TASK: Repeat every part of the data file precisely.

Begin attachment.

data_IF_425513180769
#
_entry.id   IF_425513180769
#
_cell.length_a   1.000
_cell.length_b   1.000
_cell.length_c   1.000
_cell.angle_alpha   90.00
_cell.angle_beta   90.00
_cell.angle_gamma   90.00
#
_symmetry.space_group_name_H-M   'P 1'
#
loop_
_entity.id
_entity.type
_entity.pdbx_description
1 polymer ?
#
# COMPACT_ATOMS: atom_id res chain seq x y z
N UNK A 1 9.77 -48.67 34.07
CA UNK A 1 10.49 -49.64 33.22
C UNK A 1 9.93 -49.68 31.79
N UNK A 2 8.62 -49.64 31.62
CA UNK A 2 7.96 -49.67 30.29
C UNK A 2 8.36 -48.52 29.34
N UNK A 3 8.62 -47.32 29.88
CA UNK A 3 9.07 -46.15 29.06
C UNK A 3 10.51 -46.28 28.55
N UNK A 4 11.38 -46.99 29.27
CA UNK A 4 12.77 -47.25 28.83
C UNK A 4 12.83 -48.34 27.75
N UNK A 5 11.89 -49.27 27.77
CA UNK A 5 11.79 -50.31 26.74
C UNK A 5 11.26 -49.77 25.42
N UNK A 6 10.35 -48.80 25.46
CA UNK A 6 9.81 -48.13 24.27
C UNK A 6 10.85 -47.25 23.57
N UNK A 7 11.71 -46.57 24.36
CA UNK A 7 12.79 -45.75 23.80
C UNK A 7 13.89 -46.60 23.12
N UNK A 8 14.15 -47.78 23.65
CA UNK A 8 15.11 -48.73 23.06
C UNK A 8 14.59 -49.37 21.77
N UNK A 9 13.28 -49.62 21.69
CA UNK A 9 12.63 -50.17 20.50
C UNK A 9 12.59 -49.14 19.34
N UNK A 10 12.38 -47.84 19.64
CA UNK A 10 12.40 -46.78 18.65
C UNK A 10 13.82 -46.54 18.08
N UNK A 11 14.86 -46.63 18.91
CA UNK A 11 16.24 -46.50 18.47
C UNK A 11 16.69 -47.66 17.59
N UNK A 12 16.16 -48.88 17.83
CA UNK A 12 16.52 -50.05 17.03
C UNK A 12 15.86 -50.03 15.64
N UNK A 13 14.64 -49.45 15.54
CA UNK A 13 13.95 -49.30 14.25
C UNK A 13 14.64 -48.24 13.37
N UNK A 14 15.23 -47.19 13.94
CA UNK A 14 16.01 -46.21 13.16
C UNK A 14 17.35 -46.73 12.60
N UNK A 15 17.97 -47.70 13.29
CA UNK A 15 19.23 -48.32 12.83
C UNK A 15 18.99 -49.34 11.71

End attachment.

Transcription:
data_IF_425513180769
#
_entry.id   IF_425513180769
#
_cell.length_a   1.000
_cell.length_b   1.000
_cell.length_c   1.000
_cell.angle_alpha   90.00
_cell.angle_beta   90.00
_cell.angle_gamma   90.00
#
_symmetry.space_group_name_H-M   'P 1'
#
loop_
_entity.id
_entity.type
_entity.pdbx_description
1 polymer ?
#
# COMPACT_ATOMS: atom_id res chain seq x y z
N UNK A 1 9.77 -48.67 34.07
CA UNK A 1 10.49 -49.64 33.22
C UNK A 1 9.93 -49.68 31.79
N UNK A 2 8.62 -49.64 31.62
CA UNK A 2 7.96 -49.67 30.29
C UNK A 2 8.36 -48.52 29.34
N UNK A 3 8.62 -47.32 29.88
CA UNK A 3 9.07 -46.15 29.06
C UNK A 3 10.51 -46.28 28.55
N UNK A 4 11.38 -46.99 29.27
CA UNK A 4 12.77 -47.25 28.83
C UNK A 4 12.83 -48.34 27.75
N UNK A 5 11.89 -49.27 27.77
CA UNK A 5 11.79 -50.31 26.74
C UNK A 5 11.26 -49.77 25.42
N UNK A 6 10.35 -48.80 25.46
CA UNK A 6 9.81 -48.13 24.27
C UNK A 6 10.85 -47.25 23.57
N UNK A 7 11.71 -46.57 24.36
CA UNK A 7 12.79 -45.75 23.80
C UNK A 7 13.89 -46.60 23.12
N UNK A 8 14.15 -47.78 23.65
CA UNK A 8 15.11 -48.73 23.06
C UNK A 8 14.59 -49.37 21.77
N UNK A 9 13.28 -49.62 21.69
CA UNK A 9 12.63 -50.17 20.50
C UNK A 9 12.59 -49.14 19.34
N UNK A 10 12.38 -47.84 19.64
CA UNK A 10 12.40 -46.78 18.65
C UNK A 10 13.82 -46.54 18.08
N UNK A 11 14.86 -46.63 18.91
CA UNK A 11 16.24 -46.50 18.47
C UNK A 11 16.69 -47.66 17.59
N UNK A 12 16.16 -48.88 17.83
CA UNK A 12 16.52 -50.05 17.03
C UNK A 12 15.86 -50.03 15.64
N UNK A 13 14.64 -49.45 15.54
CA UNK A 13 13.95 -49.30 14.25
C UNK A 13 14.64 -48.24 13.37
N UNK A 14 15.23 -47.19 13.94
CA UNK A 14 16.01 -46.21 13.16
C UNK A 14 17.35 -46.73 12.60
N UNK A 15 17.97 -47.70 13.29
CA UNK A 15 19.23 -48.32 12.83
C UNK A 15 18.99 -49.34 11.71